was greeting a crowd in the city of Morelia on Tuesday when someone apparently grabbed him by the hand and wouldn't let go.
The worshiper ended up pulling the Pope down onto a young man in a wheelchair.
Francis regained his balance with the help of a security guard. But his normally smiling face morphed into a look of anger as he apparently yelled at the person in the crowd.
Shortly afterward, an announcement came on the stadium's speakers:
"We are asking you to be careful," the announcer said. "Please contain yourself. Pope Francis wants to greet us, but if we pile up, it will be difficult to do so."
He's known for interacting closely with worshipers -- for example, opting for a car with an open top instead of the traditional bulletproof "Popemobile."
But the incident in Morelia might have his security detail on higher alert.
On Wednesday, the Pope will visit the notoriously violent city of Juarez, Mexico. Juarez, once known as the "murder capital of the world," sits just across the Rio Grande from El Paso, Texas.
Francis has spoken out against impenetrable international borders, calling them "monuments of exclusion" and even a "form of suicide" that closes countries in on themselves. He has also urged the United States and Mexico to protect Central American migrants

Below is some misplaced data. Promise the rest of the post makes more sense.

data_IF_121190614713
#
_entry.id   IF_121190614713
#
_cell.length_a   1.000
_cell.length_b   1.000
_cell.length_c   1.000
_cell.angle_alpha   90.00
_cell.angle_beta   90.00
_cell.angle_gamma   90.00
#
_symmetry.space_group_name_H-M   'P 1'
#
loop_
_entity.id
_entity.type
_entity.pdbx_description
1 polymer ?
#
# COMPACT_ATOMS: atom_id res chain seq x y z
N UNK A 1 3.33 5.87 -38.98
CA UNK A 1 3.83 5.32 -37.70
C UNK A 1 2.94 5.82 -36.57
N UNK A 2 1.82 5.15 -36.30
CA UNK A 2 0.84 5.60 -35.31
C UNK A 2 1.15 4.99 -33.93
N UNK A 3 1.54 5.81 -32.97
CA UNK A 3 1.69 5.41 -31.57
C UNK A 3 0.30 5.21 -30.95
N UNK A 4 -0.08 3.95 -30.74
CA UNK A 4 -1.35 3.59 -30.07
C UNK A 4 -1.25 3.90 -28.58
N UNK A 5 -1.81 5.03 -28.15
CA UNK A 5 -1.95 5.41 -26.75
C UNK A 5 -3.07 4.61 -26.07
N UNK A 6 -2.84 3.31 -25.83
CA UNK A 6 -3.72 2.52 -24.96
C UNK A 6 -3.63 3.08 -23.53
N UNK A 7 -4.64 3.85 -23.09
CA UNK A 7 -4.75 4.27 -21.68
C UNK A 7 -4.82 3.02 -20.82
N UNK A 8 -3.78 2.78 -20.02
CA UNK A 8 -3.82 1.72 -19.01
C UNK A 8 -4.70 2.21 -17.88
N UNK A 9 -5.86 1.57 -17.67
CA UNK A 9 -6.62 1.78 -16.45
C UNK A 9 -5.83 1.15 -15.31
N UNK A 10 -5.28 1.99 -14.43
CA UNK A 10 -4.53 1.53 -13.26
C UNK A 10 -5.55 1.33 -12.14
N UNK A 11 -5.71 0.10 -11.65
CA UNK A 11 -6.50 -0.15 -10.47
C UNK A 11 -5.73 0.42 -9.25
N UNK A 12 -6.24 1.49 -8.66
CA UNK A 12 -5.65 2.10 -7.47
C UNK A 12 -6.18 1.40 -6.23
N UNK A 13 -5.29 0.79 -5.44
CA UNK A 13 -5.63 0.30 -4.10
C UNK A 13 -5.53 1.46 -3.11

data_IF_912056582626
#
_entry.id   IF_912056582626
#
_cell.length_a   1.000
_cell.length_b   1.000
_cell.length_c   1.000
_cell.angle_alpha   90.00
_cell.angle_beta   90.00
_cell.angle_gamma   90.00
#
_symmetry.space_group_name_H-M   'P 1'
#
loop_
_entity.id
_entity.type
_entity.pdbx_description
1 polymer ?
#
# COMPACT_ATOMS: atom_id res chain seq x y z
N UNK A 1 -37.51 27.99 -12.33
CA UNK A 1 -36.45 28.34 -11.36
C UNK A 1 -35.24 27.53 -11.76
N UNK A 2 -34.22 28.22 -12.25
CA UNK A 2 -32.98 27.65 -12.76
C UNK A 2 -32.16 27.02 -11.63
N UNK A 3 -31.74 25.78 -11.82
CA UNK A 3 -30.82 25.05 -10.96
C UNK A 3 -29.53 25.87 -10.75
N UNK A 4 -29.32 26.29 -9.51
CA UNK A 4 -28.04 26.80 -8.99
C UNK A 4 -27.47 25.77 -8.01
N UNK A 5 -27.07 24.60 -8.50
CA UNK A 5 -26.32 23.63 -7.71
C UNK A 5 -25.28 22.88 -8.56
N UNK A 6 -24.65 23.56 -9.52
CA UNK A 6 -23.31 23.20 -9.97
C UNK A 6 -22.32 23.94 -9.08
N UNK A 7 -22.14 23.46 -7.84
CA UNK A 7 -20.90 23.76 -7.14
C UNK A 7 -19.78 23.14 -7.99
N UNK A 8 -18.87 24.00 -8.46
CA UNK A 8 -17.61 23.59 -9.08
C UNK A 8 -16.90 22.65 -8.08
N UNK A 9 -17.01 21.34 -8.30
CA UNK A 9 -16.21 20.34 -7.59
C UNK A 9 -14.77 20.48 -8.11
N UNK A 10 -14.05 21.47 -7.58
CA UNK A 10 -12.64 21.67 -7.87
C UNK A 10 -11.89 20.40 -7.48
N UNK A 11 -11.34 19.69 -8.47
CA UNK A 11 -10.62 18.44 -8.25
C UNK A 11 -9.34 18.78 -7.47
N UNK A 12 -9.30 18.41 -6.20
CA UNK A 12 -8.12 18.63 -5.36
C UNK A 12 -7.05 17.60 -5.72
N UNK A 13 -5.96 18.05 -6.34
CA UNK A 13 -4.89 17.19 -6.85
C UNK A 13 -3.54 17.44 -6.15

, particularly children, seeking to escape poverty and violence.
"I don't think the Holy Father's trip to Juarez is political," said the Rev. Timothy Kesicki, president of the U.S.-based Jesuit Conference. "But how could it not have political overtones? It's going to be drawing a lot of attention to immigration at a time when we are having debates about it."
The moment many Catholics are most eagerly awaiting will come when the Pope approaches the U.S.-Mexico border in Juarez.
Papal aides say security and logistical barriers will prevent the Pope from making a political point by crossing the border.
Across the river and through the fences, a group of "Francis VIPs," including undocumented immigrants seeking asylum in the United States, await the Pope's blessing.
"These are the people the Pope has come to see and pray for," said Bishop Mark Seitz, the El Paso bishop who organized the event.
Francis is expected to say a prayer at the border fence and lay flowers in memory of the more than 6,000 migrants found dead on the U.S. side of the border between 1998 and 2013, according to U.S. Border Control estimates.
"The symbolism of this moment will not be missed by anyone in the border region," said Joe Boland, vice president of missions at Catholic Extension, a charity with a long history in the area. "It will be like the Pope coming to Ellis Island."
Later Wednesday the Pope will celebrate a large Mass not far from the border, where migrants and victims of drug violence will be among the 200,000 receiving Holy Communion.